Asphalt pavements have gained acceptance in recent years as an interesting new renewable energy source. As asphalt pavements can heat up to 70 degrees Celsius during solar irradiation, a comparison with solar hot water systems seems obvious. Several designs have been developed to extract heat from an asphalt pavement. Most available solutions apply a heat exchanger design by incorporating tubes in the asphalt pavement. In addition to its energy potential, the advantage in using an asphalt collector is the maintenance of the pavement. In summer time the maximum temperature of the asphalt pavement can be reduced so that the chance of permanent deformation is mitigated. In winter time, it is possible to avoid slippery roads by increasing the minimum pavement temperature. Snow-free pavement is the result, requiring no salt or other environmentally hazardous contaminants. RES® has been successfully applied in several road and airport projects in the Netherlands, Belgium and Scotland and there is a growing interest and demand for the technology in the US and China (3).

4. Heated Bridge Decks

Heated bridge decks in colder climates can be beneficial for a number of reasons: 1) the life cycle of bridges improves when bridges are temperature controlled (cooled in the summer, and heated in the winter); the amount of expansion and contraction stresses is reduced. This can extend the life of a bridge by reducing the cyclical wear and tear on joints and panels, 2) heated decks can increase safety and improve mobility, heated bridges can melt black ice and light snow accumulation. By removing these potential hazards, there could be fewer accidents on bridges. With fewer accidents, bridges would be passable during inclement weather, and traffic congestion (idling, vehicle emissions) could be reduced, 3) reduced infrastructure deterioration is realized by the reduced use of salt. The salt often corrodes steel and shortens the bridge lift. Also, salt is only effective within certain temperature ranges. If bridge decks were internally heated, the use of salt could be reduced dramatically, 4) improvement of the surrounding environment could be seen by using less salt or sand to de‐ice bridge decks which could potentially improve the surrounding groundwater and benefit local flora and fauna, 5) reduced required maintenance during snow events by making snow removal easier because the heated deck surface could prevent hard ice from forming. Snow plows could potentially become more efficient by removing snow faster (and with fewer vehicle emissions).

Three methods for heating bridges are hydronic, heat pipe, and electrical. Hydronic involves circulating a heated fluid through pipes that are embedded within the bridge, near the surface of the pavement. Fluid can be heated by various sources including geothermal energy. Renewable energy sources such as wind or solar power can also be developed to run the heating unit. The cooled fluid is pumped back to the source and reheated to circulate again. Heat pipe, a series of pipes containing a 'working' fluid, is embedded in the bridge deck. The fluid is vaporized at one end of the pipes, and condenses (releasing heat) as it travels to the other end. Through capillary action or gravity, the condensed fluid returns to the heat source to be vaporized again. The electrical method involves electrical current pushed through metals embedded in a concrete bridge deck. This current produces heat, which is then transferred to the surrounding materials. Heating cables placed within the concrete can also be used. Heated bridges are mainly meant to eliminate black ice and light snow, they are not designed for or intended to combat or melt heavy snowfall. Application of heated bridge technologies generally can be justified economically and practically only for installations in a temperate region (5).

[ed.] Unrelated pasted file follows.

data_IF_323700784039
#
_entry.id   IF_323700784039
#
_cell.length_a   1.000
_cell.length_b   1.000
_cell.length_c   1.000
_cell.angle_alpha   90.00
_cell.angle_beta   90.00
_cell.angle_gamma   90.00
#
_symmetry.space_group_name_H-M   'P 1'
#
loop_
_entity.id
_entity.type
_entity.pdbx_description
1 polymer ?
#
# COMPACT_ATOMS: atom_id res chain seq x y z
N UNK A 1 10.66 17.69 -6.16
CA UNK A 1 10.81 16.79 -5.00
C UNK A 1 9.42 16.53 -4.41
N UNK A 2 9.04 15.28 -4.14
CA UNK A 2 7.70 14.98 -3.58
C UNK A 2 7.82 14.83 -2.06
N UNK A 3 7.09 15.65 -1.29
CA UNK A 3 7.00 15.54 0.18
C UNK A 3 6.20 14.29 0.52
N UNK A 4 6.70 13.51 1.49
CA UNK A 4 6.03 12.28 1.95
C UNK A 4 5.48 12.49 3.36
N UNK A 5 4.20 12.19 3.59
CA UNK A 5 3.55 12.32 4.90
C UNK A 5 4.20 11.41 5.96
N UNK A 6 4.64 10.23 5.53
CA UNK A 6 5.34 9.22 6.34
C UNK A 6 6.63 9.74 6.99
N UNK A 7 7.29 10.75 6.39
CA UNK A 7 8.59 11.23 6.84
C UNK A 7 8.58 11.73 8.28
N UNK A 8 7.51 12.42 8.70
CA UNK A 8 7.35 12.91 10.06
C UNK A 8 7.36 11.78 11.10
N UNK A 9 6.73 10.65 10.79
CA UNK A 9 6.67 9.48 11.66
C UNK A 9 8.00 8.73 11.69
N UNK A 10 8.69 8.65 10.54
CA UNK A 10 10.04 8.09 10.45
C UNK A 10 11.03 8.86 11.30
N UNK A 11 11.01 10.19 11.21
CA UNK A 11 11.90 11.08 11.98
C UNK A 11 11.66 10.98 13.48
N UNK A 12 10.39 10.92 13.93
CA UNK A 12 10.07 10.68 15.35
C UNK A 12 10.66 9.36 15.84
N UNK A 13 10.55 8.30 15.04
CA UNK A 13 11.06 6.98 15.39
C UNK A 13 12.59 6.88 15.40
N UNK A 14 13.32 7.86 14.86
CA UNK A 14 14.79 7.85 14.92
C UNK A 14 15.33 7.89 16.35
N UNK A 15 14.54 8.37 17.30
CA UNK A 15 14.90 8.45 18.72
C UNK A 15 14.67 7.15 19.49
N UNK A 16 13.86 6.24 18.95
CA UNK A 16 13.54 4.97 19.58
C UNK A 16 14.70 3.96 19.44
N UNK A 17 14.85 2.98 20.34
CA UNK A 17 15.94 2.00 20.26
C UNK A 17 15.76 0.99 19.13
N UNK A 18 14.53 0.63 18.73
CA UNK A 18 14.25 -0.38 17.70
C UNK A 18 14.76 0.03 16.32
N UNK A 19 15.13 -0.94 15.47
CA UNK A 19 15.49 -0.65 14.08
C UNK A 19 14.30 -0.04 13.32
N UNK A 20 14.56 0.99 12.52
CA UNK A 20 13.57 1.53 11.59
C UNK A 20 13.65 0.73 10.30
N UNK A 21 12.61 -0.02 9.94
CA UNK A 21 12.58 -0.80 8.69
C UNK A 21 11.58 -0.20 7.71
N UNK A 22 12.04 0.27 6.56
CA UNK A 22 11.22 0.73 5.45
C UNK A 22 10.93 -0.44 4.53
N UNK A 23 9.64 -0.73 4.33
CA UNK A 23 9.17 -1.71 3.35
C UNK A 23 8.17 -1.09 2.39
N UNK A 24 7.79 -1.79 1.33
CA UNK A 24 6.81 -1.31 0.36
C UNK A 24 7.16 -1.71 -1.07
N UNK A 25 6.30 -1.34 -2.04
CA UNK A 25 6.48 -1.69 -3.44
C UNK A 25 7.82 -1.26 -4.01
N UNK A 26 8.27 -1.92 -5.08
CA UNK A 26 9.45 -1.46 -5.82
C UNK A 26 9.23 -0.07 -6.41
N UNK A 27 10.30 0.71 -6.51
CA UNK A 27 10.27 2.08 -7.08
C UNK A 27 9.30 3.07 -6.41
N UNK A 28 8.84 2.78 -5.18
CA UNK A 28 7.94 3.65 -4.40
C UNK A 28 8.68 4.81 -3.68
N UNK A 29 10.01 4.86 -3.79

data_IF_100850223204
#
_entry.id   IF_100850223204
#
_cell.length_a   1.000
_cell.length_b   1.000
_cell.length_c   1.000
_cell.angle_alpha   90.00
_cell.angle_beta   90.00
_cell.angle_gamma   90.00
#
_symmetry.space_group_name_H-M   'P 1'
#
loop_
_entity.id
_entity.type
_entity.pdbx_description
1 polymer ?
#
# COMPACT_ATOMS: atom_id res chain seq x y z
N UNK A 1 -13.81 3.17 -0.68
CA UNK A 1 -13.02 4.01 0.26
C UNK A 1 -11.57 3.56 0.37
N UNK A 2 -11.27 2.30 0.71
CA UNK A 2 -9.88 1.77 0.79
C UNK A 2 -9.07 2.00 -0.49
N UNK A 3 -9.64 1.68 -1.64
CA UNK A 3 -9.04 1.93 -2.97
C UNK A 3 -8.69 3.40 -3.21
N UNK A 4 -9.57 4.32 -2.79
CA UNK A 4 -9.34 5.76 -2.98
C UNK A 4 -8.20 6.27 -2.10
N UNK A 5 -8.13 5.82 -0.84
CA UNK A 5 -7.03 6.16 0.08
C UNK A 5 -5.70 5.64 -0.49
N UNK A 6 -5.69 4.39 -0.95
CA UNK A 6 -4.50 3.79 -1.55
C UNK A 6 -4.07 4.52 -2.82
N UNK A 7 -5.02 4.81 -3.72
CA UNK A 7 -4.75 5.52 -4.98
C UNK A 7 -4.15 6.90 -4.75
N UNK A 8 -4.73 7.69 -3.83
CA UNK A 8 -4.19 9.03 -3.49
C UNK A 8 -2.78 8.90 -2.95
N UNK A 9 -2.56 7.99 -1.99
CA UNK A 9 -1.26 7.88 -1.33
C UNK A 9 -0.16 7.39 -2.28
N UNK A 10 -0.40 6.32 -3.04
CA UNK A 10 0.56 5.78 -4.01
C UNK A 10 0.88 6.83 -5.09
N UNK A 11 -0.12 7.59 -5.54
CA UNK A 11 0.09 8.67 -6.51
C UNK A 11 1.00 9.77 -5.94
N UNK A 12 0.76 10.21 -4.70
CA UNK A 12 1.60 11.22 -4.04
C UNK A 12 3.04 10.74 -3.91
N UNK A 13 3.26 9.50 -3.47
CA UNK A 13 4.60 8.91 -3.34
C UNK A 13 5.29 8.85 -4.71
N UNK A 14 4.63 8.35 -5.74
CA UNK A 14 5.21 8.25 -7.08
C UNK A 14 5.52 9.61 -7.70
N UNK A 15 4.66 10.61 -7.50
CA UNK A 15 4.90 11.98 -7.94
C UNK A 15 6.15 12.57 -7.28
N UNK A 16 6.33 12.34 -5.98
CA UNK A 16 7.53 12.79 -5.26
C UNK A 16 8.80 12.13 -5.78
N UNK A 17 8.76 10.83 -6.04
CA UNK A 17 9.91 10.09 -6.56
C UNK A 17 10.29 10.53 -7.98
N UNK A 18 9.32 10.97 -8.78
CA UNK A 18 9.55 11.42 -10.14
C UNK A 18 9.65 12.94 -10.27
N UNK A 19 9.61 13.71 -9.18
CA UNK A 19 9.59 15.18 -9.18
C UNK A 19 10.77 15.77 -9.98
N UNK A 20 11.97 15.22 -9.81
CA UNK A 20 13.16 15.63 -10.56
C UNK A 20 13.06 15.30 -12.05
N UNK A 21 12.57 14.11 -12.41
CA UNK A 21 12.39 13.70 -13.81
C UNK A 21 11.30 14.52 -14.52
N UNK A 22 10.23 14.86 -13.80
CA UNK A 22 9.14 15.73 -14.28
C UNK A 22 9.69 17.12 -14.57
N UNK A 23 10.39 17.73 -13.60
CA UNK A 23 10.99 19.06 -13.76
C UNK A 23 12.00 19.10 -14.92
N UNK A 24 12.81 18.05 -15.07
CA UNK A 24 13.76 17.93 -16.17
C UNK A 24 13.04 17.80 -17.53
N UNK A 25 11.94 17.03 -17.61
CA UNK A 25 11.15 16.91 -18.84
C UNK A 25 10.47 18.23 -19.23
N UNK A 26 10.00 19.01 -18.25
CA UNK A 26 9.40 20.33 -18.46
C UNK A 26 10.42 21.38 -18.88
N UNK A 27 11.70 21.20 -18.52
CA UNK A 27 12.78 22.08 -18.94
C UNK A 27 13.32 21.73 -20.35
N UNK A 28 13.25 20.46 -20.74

5. Greener Roads Through New Mixing and Compaction Technologies

The Ammann Compaction Expert (ACE) enables the operator of a roller to choose a vibration mode on the road construction site. Very fast compaction is achieved and the current level of compaction is measured constantly. Excessive or over-compaction is prevented and in addition, the energy consumption of the machine itself is minimized. Intelligent compaction with high-tech measurement and control equipment therefore is a key enabling technology for the wider application of low-temperature asphalt. Lowering the maximum temperature of the asphalt during production and mixing allows a reduction of fuel consumption at the mixing plants, since less energy is needed to heat the minerals and the bitumen. The second advantage of lower temperatures is the significant decrease of construction worker exposure to asphalt smoke and fumes (3).

6. Environmentally Sound Road Marking Products

Ostrea Route and Ostrea Spray are road marking products made from pine resins, vegetable oils and ground oyster shells. The environmental/health balance sheet for the water-based road paint show impacts at least 30% lower than for a typical solvent-based paint. Atmospheric VOC emissions are an impressive 88% lower, especially during the application phase. An airless line marker shows several clear advantages, compared to other machines/systems: superior operator ergonomics and safety; excellent application quality; centralized control station management of the main marking work; optimum reliability, safety and service life; lower noise levels. The two marking products replace the use of quarry lime thus eliminating the need for extraction and much of the raw material transport. They reduce the use of non-renewable petroleum resources and reduce greenhouse gas emissions by 20% on application and over the whole product life cycle and eliminate packaging waste (3).

7. Terminal Blend Tire Rubber Asphalt (TBTRA)